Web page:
Book Reviews

Review: Sky Without Stars by Jessica Brody & Joanne Rendell

The tag line for Sky Without Stars instantly hooked me – Les Mis in space?! I have not read the giant of Les Mis, but I am such a fan of the story and you know I am a huge fan of space, so this seemed like a match in heaven – and it was!


A thief. An officer. A guardian.

Three strangers, one shared destiny . . .

When the Last Days came, the planet of Laterre promised hope. A new life for a wealthy French family and their descendants. But five hundred years later, it’s now a place where an extravagant elite class reigns supreme; where the clouds hide the stars and the poor starve in the streets; where a rebel group, long thought dead, is resurfacing.

Whispers of revolution have begun—a revolution that hinges on three unlikely heroes…

Chatine is a street-savvy thief who will do anything to escape the brutal Regime, including spy on Marcellus, the grandson of the most powerful man on the planet.

Marcellus is an officer—and the son of a renowned traitor. In training to take command of the military, Marcellus begins to doubt the government he’s vowed to serve when his father dies and leaves behind a cryptic message that only one person can read: a girl named Alouette.

Alouette is living in an underground refuge, where she guards and protects the last surviving library on the planet. But a shocking murder will bring Alouette to the surface for the first time in twelve years…and plunge Laterre into chaos.

All three have a role to play in a dangerous game of revolution—and together they will shape the future of a planet.


(Disclaimer: I received this book from Edelweiss. This has not impacted my review which is unbiased and honest.)

Don’t let the size of Sky Without Stars discourage you from picking up this stunning book. The pages melt away as you become immersed in a fabulous and descriptive science fiction planet. A world of rags and riches, injustice and robots, revolution and secrets. Not only do you become wrapped up in a world of dreams and survival, but the characters charm you.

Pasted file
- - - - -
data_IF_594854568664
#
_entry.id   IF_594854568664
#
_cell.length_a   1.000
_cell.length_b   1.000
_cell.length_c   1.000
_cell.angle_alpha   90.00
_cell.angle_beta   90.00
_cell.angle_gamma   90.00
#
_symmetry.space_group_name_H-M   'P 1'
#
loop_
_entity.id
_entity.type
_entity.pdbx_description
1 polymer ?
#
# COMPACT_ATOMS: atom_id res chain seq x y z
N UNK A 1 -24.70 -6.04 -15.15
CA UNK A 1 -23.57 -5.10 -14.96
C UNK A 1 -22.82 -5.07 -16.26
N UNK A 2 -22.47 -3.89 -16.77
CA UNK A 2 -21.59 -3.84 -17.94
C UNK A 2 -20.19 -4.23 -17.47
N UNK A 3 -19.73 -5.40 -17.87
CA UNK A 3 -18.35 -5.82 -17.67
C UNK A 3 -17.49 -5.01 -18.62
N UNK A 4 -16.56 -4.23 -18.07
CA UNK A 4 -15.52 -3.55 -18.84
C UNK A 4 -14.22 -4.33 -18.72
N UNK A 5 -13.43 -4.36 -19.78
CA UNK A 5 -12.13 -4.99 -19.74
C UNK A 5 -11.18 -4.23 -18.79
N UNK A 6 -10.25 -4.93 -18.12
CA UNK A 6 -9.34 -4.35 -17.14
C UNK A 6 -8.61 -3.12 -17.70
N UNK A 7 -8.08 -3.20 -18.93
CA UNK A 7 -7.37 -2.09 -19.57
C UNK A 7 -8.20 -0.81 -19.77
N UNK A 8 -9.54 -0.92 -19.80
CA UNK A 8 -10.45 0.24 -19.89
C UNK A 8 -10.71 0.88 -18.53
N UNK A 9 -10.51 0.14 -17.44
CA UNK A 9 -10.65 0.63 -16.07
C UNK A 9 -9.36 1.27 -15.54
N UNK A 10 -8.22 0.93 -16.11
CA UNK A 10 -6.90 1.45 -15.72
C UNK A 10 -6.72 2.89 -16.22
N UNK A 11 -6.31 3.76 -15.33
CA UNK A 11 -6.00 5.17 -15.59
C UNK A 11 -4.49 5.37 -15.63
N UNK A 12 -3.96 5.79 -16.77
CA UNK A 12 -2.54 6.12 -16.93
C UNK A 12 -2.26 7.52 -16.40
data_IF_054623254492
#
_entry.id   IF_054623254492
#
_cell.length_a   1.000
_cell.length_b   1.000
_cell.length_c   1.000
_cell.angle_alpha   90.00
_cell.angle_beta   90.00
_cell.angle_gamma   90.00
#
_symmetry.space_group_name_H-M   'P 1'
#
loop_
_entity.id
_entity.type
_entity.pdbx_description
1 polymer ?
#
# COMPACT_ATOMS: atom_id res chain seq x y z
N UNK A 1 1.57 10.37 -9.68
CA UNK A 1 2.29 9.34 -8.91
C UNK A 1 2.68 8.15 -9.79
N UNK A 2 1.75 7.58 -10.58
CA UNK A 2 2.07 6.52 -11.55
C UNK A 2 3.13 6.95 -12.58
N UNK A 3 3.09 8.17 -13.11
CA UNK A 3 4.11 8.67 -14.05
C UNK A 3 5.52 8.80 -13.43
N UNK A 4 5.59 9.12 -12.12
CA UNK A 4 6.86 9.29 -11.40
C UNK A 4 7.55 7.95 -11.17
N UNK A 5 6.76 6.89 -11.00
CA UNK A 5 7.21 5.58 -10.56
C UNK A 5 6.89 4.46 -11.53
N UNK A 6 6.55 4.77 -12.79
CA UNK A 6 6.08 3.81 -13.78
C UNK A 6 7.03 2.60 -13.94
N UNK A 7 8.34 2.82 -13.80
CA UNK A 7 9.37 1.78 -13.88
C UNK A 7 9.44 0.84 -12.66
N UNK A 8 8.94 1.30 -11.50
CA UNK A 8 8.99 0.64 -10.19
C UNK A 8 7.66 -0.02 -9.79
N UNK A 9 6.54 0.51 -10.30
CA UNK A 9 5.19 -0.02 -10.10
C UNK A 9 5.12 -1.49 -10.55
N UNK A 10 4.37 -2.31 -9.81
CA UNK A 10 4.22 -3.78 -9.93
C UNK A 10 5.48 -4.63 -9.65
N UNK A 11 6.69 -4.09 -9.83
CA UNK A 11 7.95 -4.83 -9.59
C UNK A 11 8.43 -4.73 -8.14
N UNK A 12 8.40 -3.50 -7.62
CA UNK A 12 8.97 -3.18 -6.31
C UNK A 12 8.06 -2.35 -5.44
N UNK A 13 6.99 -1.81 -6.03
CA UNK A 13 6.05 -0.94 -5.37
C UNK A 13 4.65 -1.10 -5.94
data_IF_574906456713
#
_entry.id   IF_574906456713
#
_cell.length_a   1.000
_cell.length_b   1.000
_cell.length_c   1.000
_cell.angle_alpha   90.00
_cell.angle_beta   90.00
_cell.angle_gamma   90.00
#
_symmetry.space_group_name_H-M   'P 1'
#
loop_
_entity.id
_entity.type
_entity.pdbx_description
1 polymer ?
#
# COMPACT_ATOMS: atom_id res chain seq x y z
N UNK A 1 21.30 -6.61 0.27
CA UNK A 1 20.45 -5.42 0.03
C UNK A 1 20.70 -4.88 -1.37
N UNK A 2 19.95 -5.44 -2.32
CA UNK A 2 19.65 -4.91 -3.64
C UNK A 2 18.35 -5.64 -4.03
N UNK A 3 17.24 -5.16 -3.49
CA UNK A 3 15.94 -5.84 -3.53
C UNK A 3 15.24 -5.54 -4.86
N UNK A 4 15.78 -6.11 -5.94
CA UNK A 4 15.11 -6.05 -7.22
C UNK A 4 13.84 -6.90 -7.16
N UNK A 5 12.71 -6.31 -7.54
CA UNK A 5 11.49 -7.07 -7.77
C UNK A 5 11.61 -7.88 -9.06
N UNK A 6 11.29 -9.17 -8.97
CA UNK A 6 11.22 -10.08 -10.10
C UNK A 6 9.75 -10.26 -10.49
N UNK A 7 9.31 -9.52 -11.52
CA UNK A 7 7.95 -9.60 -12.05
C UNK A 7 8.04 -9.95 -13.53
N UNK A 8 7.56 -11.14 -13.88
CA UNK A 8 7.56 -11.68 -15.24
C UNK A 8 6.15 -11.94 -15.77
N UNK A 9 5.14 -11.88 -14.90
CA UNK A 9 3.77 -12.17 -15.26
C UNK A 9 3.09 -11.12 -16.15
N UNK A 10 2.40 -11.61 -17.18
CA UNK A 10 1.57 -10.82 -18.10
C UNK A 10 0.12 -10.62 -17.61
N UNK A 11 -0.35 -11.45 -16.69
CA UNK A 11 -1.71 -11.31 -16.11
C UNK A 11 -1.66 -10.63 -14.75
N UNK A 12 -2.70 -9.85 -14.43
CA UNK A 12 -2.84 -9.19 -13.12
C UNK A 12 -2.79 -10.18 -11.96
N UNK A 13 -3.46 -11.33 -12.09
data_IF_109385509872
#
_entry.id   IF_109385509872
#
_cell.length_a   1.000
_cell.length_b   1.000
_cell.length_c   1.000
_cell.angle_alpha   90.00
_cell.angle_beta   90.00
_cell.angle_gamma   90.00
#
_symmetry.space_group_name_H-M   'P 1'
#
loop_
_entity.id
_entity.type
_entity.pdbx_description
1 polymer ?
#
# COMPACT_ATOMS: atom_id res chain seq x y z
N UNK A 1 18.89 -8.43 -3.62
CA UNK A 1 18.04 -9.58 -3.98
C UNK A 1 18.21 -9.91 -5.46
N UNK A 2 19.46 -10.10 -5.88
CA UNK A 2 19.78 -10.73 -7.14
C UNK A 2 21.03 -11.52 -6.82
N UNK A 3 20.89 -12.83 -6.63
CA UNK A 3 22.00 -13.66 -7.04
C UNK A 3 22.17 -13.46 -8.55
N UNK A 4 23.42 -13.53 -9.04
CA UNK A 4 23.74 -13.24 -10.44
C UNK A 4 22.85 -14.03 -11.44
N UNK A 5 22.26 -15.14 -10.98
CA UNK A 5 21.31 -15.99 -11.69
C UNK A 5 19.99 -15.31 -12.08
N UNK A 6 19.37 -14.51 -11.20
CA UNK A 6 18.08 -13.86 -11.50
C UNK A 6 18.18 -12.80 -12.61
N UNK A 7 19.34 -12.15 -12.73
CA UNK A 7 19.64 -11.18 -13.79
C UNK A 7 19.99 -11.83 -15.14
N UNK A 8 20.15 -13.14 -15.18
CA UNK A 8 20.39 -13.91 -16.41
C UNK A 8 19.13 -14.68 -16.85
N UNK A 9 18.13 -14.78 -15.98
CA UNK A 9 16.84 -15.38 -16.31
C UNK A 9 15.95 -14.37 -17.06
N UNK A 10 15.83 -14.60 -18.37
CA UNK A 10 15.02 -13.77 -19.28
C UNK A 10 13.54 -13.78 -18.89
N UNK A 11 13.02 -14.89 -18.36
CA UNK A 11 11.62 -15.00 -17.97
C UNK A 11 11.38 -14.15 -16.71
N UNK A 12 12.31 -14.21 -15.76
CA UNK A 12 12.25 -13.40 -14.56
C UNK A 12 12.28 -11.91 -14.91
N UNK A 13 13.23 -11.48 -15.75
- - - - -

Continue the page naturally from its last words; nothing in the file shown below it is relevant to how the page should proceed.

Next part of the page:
Whether it be Chatine’s self-preservation, her gentle heart and hard exterior, or Alouette and her optomism, her innocence, or Marcellus and his soft spirit, his privilege. What all of these fabulous characters have in common is that throughout the course of Sky Without Stars their worlds are changed. They’re betrayed, tricked, lied to, and they experience so much character growth all while we are hanging onto their every word.

Sky Without Stars is a powerhouse, delivering us characters that appeal to us in their strengths, their weaknesses, and their mistakes. While I loved Chatine from the beginning, you know I would, I found Alouette and Marcellous easily slipping in between the chinks in my armor. And that’s one of the beautiful things about Sky Without Stars is that each of them shows us just another piece of their vulnerability and you can’t help but love them.

World Building

My review wouldn’t be complete without spending some time talking about the stunning world building. It’s not only in the visceral details, the colors of the drab tunnels, but it’s also in the little touches – the moments you feel the injustice boiling beneath your skin. True excellent world building isn’t only about description and stunning sights.

It’s about making us feel the society, the history, enveloping us into the world. The pushes and shoves off camera, the way the people treat our heroes and villains. It’s in the ways we feel not only the lack of heat from the sun, but the heat of people’s stares on us. There’s a unique line between us understanding the history, seeing the sights, and feeling the ways this world has been marked on our skin.

Make sure you pick up Sky Without Stars so you can become as entranced as I was. There are mysteries and shadows shifting in this expansive story. And at the same time, Sky Without Stars seems to ask us if we can change. It’s so hard to believe in something to fight for when everything you ever had was a lie. It’s even worse than never having anything, because then you can grasp onto something for the first time. Otherwise it’s like gripping onto clouds, only for them to disappear.

Find Sky Without Stars on Goodreads, Amazon, Indiebound & The Book Depository.


Have you read Les Mis or seen an adaptation?

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